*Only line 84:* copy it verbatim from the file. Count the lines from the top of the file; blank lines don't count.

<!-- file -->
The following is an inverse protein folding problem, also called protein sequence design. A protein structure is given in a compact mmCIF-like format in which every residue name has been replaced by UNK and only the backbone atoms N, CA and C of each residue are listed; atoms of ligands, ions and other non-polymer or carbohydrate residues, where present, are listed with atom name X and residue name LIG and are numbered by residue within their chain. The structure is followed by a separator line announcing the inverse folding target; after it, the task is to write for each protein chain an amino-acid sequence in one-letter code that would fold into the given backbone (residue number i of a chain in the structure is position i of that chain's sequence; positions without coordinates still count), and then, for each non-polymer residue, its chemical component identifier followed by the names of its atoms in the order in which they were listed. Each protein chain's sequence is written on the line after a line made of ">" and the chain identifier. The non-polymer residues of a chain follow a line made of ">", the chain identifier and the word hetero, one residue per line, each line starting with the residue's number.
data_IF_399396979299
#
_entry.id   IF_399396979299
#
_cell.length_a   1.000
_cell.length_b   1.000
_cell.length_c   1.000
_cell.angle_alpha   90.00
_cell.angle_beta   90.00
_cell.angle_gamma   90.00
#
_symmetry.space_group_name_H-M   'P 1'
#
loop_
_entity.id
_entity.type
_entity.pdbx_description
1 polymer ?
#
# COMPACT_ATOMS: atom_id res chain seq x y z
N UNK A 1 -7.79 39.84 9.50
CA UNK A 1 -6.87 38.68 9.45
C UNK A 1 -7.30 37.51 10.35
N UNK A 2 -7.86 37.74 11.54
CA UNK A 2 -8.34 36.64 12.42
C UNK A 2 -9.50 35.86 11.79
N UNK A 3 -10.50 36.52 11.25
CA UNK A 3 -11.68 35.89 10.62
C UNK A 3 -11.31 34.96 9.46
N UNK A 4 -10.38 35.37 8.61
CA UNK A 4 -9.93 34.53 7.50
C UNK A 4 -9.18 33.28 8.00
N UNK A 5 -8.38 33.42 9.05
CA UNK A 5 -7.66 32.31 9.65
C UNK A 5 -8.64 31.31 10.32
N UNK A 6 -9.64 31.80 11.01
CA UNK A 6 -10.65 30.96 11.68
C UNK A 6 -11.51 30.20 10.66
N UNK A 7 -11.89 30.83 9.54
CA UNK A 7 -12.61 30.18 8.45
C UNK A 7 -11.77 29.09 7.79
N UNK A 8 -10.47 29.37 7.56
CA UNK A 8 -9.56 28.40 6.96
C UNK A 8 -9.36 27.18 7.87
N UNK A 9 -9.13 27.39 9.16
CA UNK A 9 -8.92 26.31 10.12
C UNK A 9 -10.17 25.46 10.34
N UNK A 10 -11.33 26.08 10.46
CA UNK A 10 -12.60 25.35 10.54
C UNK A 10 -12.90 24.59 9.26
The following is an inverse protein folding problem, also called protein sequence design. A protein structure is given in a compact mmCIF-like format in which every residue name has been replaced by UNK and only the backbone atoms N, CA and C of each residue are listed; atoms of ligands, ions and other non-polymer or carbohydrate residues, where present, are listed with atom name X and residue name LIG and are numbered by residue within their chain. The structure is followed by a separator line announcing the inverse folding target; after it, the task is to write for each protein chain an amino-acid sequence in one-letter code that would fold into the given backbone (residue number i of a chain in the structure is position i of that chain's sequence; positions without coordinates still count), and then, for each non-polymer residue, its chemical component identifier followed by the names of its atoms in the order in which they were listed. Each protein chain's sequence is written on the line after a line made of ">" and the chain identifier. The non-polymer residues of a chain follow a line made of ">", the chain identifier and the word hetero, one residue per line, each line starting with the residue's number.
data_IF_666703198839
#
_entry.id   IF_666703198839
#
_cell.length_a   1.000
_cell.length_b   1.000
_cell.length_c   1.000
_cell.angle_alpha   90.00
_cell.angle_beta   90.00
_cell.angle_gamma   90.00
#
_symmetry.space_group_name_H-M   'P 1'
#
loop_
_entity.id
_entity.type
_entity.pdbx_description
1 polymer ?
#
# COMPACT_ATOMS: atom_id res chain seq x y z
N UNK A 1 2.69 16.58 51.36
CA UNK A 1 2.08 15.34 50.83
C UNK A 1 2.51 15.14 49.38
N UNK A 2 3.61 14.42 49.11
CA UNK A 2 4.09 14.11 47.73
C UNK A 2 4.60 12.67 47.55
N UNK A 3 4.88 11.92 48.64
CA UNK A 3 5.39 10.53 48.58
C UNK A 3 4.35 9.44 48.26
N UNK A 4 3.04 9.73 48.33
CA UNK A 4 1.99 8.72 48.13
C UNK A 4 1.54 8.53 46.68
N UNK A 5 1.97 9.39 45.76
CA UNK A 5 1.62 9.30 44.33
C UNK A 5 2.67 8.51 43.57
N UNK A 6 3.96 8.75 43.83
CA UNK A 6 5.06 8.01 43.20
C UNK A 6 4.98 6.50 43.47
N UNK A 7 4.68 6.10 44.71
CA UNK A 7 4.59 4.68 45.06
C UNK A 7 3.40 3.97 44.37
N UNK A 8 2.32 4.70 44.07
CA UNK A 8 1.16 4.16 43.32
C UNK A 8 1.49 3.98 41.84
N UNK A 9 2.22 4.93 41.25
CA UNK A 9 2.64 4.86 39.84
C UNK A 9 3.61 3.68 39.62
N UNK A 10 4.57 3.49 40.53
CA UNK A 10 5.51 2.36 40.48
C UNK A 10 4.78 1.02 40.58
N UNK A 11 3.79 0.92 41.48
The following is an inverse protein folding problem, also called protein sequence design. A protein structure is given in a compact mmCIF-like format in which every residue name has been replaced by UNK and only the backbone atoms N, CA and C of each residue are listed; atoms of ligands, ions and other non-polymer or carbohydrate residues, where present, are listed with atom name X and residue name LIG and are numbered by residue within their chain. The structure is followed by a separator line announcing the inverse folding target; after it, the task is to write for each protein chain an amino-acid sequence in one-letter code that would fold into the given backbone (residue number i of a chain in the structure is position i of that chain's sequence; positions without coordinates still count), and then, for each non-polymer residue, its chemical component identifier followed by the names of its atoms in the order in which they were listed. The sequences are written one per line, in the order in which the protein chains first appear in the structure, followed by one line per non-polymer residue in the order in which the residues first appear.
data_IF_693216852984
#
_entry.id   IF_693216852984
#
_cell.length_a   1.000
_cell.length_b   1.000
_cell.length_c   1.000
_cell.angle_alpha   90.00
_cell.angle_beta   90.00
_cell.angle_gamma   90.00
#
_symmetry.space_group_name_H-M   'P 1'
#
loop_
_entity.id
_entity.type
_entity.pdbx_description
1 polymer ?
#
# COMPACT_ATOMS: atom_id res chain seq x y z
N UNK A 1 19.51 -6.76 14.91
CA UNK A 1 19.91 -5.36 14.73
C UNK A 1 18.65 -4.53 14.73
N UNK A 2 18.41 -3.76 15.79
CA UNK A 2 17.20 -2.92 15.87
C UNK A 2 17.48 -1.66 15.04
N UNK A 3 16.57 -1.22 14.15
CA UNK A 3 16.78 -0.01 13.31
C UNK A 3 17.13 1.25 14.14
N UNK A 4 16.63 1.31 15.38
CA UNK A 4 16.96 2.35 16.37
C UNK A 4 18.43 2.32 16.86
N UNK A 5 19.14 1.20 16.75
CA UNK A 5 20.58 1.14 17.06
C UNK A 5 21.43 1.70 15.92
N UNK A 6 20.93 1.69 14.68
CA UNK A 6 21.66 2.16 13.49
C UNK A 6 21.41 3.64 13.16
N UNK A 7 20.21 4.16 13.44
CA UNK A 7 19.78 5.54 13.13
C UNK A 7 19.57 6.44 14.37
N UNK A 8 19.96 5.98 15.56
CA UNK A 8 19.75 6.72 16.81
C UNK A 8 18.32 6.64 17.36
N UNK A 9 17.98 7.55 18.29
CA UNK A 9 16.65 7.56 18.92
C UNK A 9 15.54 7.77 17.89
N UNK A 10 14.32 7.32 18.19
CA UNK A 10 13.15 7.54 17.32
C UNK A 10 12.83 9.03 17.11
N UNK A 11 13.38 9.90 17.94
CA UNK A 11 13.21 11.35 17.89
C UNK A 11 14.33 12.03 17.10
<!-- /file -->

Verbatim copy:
C UNK A 4 1.54 8.53 46.68